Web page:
Last week, in the wake of the Fed's rate cut, three brokerage firms cut sweep rates, most -notably yield leader Fidelity, who lowered rates from 1.07% to 0.94%. This week, another four brokerage firms followed suit and dropped rates, meaning seven out of 11 firms have now lowered rates following the September Fed cut. Raymond James, Schwab and Wells Fargo cut rates across the board while Ameriprise lowered rates only on one of its tiers. Fin-tech firm Betterment also lowered rates again this week (from 2.21% to 2.11%), as did a number of the highest-yielding banks. Our Crane 100 Money Fund Index fell from 2.04% to 1.80% in the week through Friday, Sept. 27 (after falling 12 bps the prior week, which also included a spike up to 2.08%). We review our latest Brokerage Sweep Intelligence publication, and quote from a couple recent brokerage sweep stories, below.

Among the latest reductions, Raymond James cut rates on its highest tiers (over $500K) by 0.20% and on all other tiers by 0.10%. Wells Fargo trimmed its rates by 0.01% on all balances below $1M; their $1M and $2M balances decreased by 3 bps and 7 bps, respectively. Schwab cut rates by 0.03% on all tiers below $1M; their $100K balance now sits at 0.15%. Their tiers above $1M fell by 0.06%. Finally, Ameriprise cut rates for its $250K tier to 0.20% from 0.25%.

Our Crane Brokerage Sweep Index, an average of the 11 largest brokerage firms' "sweep" rates, is currently showing a rate of 0.22% for balances under $100K, down 2 bps from 0.24% last week. The average FDIC sweep rate is now 0.23% for balances of $100K to under $250K, 0.28% for balances under of $250K to under $500K, 0.30% for balances of $500K to under $1 million, 0.49% for balances of $1 million to under $5 million and 0.59% for balances over $5 million.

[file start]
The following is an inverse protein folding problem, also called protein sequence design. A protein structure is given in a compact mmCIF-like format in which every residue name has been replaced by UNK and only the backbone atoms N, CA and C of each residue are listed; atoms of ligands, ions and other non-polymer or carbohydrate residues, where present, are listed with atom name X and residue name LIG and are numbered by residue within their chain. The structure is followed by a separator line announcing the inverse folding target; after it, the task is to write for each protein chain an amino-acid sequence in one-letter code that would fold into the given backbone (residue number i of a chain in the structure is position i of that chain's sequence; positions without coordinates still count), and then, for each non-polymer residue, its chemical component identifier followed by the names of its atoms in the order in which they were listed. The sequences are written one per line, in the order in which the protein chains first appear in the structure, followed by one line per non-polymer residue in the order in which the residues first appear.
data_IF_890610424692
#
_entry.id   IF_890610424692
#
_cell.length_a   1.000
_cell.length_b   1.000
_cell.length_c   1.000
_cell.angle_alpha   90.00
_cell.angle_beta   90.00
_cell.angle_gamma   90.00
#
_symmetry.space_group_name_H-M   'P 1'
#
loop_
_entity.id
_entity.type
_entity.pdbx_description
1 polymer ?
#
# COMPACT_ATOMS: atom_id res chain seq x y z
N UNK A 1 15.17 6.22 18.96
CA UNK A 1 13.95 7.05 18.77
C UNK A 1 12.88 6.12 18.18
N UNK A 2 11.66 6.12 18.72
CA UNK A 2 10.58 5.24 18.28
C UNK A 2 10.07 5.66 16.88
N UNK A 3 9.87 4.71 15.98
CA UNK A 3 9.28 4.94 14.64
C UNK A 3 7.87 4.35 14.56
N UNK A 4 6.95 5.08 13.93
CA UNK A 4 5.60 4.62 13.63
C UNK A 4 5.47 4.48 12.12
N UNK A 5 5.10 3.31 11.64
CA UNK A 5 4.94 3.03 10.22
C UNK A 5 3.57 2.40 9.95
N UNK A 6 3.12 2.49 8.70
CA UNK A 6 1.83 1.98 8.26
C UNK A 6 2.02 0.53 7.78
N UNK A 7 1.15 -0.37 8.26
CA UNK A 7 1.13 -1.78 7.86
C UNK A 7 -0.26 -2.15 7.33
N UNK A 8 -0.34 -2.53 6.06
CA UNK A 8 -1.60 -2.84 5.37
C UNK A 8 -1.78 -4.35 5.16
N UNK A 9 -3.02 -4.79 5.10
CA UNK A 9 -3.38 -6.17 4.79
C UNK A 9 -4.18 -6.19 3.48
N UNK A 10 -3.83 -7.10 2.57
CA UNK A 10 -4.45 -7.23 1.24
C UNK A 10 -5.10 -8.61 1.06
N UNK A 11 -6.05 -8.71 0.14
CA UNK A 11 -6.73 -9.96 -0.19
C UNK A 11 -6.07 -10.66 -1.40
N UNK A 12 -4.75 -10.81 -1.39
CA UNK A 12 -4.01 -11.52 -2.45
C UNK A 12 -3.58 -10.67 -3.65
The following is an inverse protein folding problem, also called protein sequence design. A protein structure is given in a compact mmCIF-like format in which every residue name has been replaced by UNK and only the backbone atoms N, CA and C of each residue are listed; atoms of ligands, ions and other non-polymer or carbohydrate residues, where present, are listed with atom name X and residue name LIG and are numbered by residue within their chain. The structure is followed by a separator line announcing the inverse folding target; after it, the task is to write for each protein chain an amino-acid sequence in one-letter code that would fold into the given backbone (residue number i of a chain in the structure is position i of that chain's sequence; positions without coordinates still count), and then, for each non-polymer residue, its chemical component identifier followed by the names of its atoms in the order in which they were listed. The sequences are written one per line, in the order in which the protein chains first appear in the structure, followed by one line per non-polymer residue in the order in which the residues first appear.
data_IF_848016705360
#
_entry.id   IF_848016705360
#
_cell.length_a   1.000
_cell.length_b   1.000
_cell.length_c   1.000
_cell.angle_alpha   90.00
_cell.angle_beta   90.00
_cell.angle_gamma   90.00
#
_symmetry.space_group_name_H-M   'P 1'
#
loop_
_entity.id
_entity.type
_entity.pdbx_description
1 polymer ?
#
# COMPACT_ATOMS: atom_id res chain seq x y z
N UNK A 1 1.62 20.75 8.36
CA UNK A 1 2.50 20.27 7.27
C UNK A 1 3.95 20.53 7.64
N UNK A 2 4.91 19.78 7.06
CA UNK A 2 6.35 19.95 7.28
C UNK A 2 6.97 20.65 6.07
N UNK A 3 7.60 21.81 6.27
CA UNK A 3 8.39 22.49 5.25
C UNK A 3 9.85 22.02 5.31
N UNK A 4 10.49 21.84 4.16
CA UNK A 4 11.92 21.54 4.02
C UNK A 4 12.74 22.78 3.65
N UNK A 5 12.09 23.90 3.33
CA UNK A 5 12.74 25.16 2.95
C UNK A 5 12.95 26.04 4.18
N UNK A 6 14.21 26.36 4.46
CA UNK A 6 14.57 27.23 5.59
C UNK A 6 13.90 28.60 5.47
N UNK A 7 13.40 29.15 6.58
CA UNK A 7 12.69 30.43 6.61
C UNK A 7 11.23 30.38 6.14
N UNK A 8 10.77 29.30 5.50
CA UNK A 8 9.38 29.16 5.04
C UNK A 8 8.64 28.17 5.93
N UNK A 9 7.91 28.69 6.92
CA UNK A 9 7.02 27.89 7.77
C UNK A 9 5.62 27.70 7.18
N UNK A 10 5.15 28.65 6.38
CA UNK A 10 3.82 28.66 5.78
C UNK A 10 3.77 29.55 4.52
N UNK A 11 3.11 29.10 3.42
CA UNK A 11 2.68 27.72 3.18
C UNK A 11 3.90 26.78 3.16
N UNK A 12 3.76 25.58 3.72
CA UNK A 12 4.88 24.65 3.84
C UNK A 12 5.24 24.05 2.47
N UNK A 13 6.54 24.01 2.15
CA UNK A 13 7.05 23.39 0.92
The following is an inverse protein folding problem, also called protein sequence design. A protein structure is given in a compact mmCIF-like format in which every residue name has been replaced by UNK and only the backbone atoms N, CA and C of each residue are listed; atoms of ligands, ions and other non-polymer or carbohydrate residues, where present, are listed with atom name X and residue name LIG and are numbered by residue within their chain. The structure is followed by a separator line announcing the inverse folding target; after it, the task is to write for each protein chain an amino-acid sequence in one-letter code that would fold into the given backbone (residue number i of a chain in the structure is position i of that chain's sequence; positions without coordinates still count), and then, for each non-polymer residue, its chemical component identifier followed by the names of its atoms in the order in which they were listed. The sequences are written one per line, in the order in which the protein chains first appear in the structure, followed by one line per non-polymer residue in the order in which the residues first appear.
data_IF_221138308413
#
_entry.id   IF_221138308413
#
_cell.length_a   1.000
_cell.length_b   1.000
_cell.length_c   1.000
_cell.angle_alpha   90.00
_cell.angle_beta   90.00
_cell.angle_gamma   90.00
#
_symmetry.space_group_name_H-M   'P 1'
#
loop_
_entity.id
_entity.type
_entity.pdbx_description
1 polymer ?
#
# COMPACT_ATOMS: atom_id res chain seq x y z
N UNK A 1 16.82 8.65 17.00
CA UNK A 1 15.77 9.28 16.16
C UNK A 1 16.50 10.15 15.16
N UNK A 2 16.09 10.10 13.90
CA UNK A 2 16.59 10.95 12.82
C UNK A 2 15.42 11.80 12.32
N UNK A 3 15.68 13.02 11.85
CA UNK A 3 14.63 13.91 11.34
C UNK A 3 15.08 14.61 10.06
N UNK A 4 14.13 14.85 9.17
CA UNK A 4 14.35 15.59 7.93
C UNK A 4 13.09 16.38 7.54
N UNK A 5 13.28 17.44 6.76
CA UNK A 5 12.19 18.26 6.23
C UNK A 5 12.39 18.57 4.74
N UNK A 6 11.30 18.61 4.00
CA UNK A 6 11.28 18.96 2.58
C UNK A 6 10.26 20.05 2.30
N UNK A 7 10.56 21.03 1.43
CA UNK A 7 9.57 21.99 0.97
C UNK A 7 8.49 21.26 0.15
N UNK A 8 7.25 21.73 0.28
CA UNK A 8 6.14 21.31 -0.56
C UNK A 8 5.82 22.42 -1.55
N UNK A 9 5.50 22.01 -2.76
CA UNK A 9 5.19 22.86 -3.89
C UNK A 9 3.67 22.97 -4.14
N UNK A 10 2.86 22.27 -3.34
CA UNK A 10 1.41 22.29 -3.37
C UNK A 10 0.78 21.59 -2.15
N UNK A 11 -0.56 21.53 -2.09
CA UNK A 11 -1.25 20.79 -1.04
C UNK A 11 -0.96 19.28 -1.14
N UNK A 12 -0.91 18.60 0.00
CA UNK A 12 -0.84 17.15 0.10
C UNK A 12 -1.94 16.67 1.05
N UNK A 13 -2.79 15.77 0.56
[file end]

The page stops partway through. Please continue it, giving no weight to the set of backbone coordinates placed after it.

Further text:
Fidelity still holds the highest FDIC-insured sweep rates (among the $100K balance tier) with a yield of 0.94% as of September 27. (Note: This is comparing the FDIC sweeps; Fidelity also has an even higher yielding money fund sweep for new accounts.) RW Baird occupies the No. 2 spot in the weekly survey, paying out 0.57% on its $100K tier. Wells Fargo ranked third with rates of 0.16% at the $100K tier, followed by Ameriprise, Raymond James, Schwab and UBS , all with 0.15% rates. Morgan Stanley is paying 0.10% on balances of $100K, while TD Ameritrade is yielding 0.07%. Merrill and E*Trade ranked last with rates of just 0.05%.

The Wall Street Journal discusses sweeps in "Fed Rate Cuts Put Pressure on Electronic Brokers." The piece explains, "[S]ome of the juice behind the intensifying price war under way across the brokerage industry is drying up. Electronic brokers in recent years have become more reliant on their banking arms, which effectively subsidize low trading and investing fees. A key element of the business model was rising interest rates, but a flip in Federal Reserve policy this year to cutting them has changed the equation for e-brokers."